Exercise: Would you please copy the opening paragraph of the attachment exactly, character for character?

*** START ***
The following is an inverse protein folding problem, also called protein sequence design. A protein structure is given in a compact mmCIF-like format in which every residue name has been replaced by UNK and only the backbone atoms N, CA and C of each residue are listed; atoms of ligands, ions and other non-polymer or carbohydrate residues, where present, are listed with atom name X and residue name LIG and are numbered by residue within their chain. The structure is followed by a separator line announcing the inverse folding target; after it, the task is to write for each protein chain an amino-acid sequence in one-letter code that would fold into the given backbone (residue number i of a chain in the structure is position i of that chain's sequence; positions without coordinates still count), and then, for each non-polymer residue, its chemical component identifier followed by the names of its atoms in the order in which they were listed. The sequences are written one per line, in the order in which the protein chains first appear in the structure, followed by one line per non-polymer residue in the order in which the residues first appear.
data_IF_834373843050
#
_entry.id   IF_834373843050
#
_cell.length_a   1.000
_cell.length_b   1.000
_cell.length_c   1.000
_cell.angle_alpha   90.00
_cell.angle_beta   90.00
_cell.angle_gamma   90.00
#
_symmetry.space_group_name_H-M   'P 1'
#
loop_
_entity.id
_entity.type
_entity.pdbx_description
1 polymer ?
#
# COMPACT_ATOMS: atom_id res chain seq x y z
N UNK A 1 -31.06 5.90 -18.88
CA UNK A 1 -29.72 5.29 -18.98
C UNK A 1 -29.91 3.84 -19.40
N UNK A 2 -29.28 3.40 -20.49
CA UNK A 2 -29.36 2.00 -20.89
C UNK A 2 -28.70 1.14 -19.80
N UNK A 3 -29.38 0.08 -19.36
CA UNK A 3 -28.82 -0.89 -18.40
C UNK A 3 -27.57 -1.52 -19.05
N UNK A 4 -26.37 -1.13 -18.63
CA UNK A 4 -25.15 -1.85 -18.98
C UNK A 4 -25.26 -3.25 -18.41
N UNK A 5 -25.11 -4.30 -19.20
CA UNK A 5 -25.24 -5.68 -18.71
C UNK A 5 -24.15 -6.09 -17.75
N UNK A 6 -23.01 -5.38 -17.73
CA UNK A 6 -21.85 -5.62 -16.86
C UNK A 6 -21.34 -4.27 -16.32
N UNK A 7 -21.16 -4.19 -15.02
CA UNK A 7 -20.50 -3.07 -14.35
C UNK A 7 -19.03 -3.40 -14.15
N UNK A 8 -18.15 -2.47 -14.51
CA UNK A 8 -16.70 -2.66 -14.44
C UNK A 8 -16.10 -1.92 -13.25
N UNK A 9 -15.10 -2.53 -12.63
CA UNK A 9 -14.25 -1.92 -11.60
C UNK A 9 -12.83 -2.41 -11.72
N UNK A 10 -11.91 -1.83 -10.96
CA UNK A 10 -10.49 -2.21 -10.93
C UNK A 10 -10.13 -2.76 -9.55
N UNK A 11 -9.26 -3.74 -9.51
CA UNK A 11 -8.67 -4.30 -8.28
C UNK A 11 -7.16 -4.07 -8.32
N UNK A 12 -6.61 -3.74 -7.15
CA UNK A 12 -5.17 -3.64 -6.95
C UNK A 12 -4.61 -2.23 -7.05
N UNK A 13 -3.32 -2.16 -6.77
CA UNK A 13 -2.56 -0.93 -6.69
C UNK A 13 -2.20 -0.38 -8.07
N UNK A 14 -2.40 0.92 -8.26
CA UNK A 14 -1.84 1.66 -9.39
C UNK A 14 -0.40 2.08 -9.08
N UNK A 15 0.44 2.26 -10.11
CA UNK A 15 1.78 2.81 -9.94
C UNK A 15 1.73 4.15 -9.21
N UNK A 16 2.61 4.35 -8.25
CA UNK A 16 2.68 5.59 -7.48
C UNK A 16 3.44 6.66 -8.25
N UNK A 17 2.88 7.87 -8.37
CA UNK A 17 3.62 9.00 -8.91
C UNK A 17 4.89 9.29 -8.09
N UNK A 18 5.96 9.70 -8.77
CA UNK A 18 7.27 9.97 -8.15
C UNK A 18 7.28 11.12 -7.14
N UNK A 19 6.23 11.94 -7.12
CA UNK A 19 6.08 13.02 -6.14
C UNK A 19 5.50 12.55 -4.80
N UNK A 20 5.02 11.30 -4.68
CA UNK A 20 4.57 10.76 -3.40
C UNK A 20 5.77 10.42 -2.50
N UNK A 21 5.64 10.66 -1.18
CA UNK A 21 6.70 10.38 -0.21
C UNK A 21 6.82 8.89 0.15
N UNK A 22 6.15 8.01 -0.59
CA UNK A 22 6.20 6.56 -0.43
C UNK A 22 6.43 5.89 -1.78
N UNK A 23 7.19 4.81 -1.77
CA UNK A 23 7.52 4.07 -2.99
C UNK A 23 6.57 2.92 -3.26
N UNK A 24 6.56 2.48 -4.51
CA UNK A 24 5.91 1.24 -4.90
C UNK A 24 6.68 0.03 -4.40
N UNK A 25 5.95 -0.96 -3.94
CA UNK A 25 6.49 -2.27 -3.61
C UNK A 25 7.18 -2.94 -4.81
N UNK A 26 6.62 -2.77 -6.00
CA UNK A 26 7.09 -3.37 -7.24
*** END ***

The following is an inverse protein folding problem, also called protein sequence design. A protein structure is given in a compact mmCIF-like format in which every residue name has been replaced by UNK and only the backbone atoms N, CA and C of each residue are listed; atoms of ligands, ions and other non-polymer or carbohydrate residues, where present, are listed with atom name X and residue name LIG and are numbered by residue within their chain. The structure is followed by a separator line announcing the inverse folding target; after it, the task is to write for each protein chain an amino-acid sequence in one-letter code that would fold into the given backbone (residue number i of a chain in the structure is position i of that chain's sequence; positions without coordinates still count), and then, for each non-polymer residue, its chemical component identifier followed by the names of its atoms in the order in which they were listed. The sequences are written one per line, in the order in which the protein chains first appear in the structure, followed by one line per non-polymer residue in the order in which the residues first appear.